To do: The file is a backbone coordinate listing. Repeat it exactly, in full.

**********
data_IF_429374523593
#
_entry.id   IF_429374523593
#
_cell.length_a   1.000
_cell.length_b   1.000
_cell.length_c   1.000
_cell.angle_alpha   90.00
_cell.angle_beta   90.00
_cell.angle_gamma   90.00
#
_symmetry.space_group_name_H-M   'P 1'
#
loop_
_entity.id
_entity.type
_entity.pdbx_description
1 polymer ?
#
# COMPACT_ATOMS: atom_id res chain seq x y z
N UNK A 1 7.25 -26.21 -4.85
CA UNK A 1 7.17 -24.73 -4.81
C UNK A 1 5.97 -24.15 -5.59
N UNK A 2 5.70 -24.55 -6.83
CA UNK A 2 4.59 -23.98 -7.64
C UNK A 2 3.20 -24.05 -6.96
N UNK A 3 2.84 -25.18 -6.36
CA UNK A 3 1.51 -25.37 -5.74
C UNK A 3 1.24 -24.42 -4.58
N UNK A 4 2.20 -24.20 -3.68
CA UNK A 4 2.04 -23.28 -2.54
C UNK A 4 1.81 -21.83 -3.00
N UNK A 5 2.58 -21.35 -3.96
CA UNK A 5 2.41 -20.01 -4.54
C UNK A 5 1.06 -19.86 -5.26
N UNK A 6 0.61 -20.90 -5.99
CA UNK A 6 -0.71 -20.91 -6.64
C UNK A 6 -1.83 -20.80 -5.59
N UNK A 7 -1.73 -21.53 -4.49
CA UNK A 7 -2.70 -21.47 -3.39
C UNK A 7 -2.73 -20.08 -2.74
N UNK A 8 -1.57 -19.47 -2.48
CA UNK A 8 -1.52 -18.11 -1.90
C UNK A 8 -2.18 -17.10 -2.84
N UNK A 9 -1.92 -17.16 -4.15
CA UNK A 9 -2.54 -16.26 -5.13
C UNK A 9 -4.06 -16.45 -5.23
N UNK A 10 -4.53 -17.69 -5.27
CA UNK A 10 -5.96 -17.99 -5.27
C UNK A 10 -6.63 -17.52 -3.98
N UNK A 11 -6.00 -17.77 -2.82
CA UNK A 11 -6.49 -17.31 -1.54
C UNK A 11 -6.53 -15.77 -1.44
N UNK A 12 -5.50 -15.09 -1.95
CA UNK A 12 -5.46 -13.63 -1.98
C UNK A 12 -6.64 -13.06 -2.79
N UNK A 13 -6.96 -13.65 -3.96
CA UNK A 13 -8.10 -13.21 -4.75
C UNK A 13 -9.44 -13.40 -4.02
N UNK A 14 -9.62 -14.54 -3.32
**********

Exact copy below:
data_IF_429374523593
#
_entry.id   IF_429374523593
#
_cell.length_a   1.000
_cell.length_b   1.000
_cell.length_c   1.000
_cell.angle_alpha   90.00
_cell.angle_beta   90.00
_cell.angle_gamma   90.00
#
_symmetry.space_group_name_H-M   'P 1'
#
loop_
_entity.id
_entity.type
_entity.pdbx_description
1 polymer ?
#
# COMPACT_ATOMS: atom_id res chain seq x y z
N UNK A 1 7.25 -26.21 -4.85
CA UNK A 1 7.17 -24.73 -4.81
C UNK A 1 5.97 -24.15 -5.59
N UNK A 2 5.70 -24.55 -6.83
CA UNK A 2 4.59 -23.98 -7.64
C UNK A 2 3.20 -24.05 -6.96
N UNK A 3 2.84 -25.18 -6.36
CA UNK A 3 1.51 -25.37 -5.74
C UNK A 3 1.24 -24.42 -4.58
N UNK A 4 2.20 -24.20 -3.68
CA UNK A 4 2.04 -23.28 -2.54
C UNK A 4 1.81 -21.83 -3.00
N UNK A 5 2.58 -21.35 -3.96
CA UNK A 5 2.41 -20.01 -4.54
C UNK A 5 1.06 -19.86 -5.26
N UNK A 6 0.61 -20.90 -5.99
CA UNK A 6 -0.71 -20.91 -6.64
C UNK A 6 -1.83 -20.80 -5.59
N UNK A 7 -1.73 -21.53 -4.49
CA UNK A 7 -2.70 -21.47 -3.39
C UNK A 7 -2.73 -20.08 -2.74
N UNK A 8 -1.57 -19.47 -2.48
CA UNK A 8 -1.52 -18.11 -1.90
C UNK A 8 -2.18 -17.10 -2.84
N UNK A 9 -1.92 -17.16 -4.15
CA UNK A 9 -2.54 -16.26 -5.13
C UNK A 9 -4.06 -16.45 -5.23
N UNK A 10 -4.53 -17.69 -5.27
CA UNK A 10 -5.96 -17.99 -5.27
C UNK A 10 -6.63 -17.52 -3.98
N UNK A 11 -6.00 -17.77 -2.82
CA UNK A 11 -6.49 -17.31 -1.54
C UNK A 11 -6.53 -15.77 -1.44
N UNK A 12 -5.50 -15.09 -1.95
CA UNK A 12 -5.46 -13.63 -1.98
C UNK A 12 -6.64 -13.06 -2.79
N UNK A 13 -6.96 -13.65 -3.96
CA UNK A 13 -8.10 -13.21 -4.75
C UNK A 13 -9.44 -13.40 -4.02
N UNK A 14 -9.62 -14.54 -3.32